Retrofit or Replace?

It might become nearly impossible — and expensive — to find R-22 in the next few months, but that doesn’t mean the entire country can instantly replace its HVAC systems, or that the older models won’t need to be repaired. Therefore, a variety of chlorine-free alternative refrigerants have been developed, including hydrofluorocarbon options like NU-22, 407A and MO99, to extend the life of older systems.

The availability of these alternative coolants doesn’t mean they can simply be added into a system made to use R-22. Different refrigerants function under different pressures, and systems using R-22 require a different type of lubricant. It is also important to point out that the mixing of refrigerants is illegal.

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A popular alternative coolant is R-410A, which makes up for its higher upfront price with lower long-term maintenance costs.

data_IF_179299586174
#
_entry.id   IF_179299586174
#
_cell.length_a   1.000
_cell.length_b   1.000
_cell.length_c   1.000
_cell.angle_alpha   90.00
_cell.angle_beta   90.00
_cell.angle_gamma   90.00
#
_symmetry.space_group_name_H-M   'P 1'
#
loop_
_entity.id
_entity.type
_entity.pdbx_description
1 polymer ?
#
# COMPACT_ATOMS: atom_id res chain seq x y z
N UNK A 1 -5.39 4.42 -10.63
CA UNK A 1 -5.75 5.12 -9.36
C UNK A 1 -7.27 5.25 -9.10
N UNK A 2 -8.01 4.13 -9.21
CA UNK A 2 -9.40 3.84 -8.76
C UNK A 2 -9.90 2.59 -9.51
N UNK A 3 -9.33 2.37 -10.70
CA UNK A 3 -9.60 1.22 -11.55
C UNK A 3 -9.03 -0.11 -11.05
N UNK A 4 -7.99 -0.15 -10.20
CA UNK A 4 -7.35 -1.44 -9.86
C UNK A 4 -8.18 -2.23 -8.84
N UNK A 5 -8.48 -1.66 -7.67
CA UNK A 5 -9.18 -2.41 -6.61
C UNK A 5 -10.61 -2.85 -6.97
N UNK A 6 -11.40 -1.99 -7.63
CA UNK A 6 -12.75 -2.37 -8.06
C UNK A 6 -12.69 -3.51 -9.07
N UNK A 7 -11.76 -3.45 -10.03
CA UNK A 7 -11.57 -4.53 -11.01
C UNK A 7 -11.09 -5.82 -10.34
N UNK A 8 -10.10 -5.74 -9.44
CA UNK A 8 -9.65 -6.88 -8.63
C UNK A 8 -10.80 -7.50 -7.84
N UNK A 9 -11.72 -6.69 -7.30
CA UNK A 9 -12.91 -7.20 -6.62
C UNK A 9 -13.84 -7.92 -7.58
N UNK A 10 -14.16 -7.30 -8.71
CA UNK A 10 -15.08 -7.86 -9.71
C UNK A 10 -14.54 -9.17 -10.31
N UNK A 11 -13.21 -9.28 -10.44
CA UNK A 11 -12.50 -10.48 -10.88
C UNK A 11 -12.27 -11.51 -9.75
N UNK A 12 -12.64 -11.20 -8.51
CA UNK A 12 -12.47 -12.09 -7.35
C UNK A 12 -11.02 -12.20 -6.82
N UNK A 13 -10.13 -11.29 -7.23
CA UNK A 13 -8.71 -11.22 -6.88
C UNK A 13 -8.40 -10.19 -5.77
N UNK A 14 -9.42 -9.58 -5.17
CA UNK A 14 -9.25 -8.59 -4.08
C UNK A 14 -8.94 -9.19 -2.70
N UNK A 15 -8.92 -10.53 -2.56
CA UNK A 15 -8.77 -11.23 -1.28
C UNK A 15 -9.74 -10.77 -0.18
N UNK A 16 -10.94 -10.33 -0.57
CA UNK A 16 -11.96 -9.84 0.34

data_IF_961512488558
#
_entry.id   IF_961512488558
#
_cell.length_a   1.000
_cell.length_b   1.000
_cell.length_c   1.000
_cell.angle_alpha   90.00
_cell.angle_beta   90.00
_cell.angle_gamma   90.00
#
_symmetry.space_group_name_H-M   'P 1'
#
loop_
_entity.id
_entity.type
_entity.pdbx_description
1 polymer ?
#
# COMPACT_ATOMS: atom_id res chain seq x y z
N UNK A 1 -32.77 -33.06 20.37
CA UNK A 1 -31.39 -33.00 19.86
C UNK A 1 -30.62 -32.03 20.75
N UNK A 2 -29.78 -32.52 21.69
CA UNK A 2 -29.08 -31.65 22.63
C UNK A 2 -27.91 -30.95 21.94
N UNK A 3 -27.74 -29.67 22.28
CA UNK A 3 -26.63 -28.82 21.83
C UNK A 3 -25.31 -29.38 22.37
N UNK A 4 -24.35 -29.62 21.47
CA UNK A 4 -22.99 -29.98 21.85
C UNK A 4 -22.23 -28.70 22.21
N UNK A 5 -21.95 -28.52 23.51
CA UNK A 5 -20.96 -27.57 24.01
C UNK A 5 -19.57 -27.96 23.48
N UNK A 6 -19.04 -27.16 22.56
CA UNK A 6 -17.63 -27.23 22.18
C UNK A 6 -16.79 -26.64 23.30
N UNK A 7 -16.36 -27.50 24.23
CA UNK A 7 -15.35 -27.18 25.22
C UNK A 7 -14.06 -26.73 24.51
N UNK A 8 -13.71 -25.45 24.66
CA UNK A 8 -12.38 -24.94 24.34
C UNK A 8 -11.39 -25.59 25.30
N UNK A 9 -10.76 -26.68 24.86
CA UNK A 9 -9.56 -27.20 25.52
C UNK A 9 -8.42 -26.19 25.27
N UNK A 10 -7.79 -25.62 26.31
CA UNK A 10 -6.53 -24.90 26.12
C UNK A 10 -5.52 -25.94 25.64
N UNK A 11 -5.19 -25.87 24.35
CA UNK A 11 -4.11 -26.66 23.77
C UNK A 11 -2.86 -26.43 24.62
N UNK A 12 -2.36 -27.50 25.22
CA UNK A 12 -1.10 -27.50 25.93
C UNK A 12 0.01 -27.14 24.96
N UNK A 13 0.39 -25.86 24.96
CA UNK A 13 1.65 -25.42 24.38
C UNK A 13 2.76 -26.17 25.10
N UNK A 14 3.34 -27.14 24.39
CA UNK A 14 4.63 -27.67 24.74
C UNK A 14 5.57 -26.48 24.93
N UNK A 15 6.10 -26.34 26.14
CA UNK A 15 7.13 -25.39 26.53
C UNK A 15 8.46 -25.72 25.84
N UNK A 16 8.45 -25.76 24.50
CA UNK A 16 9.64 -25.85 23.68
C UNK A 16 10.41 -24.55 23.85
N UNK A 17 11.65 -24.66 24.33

Therefore, a pre-2010 HVAC system must be converted, or retrofitted, to use alternative coolants. First, a professional must drain the  R-22 from a system before replacing parts like gaskets and seals. 

After evacuating the system and checking for leaks, the technician might need to add oil to the compressor before “charging” the system with alternative coolant. MO99 is a popular alternative refrigerant because it does not require an “oil change.” Its cooling capacity and energy efficiency has been shown to be fairly similar to R-22, while its lower discharge temperature can prolong the life of an older compressor.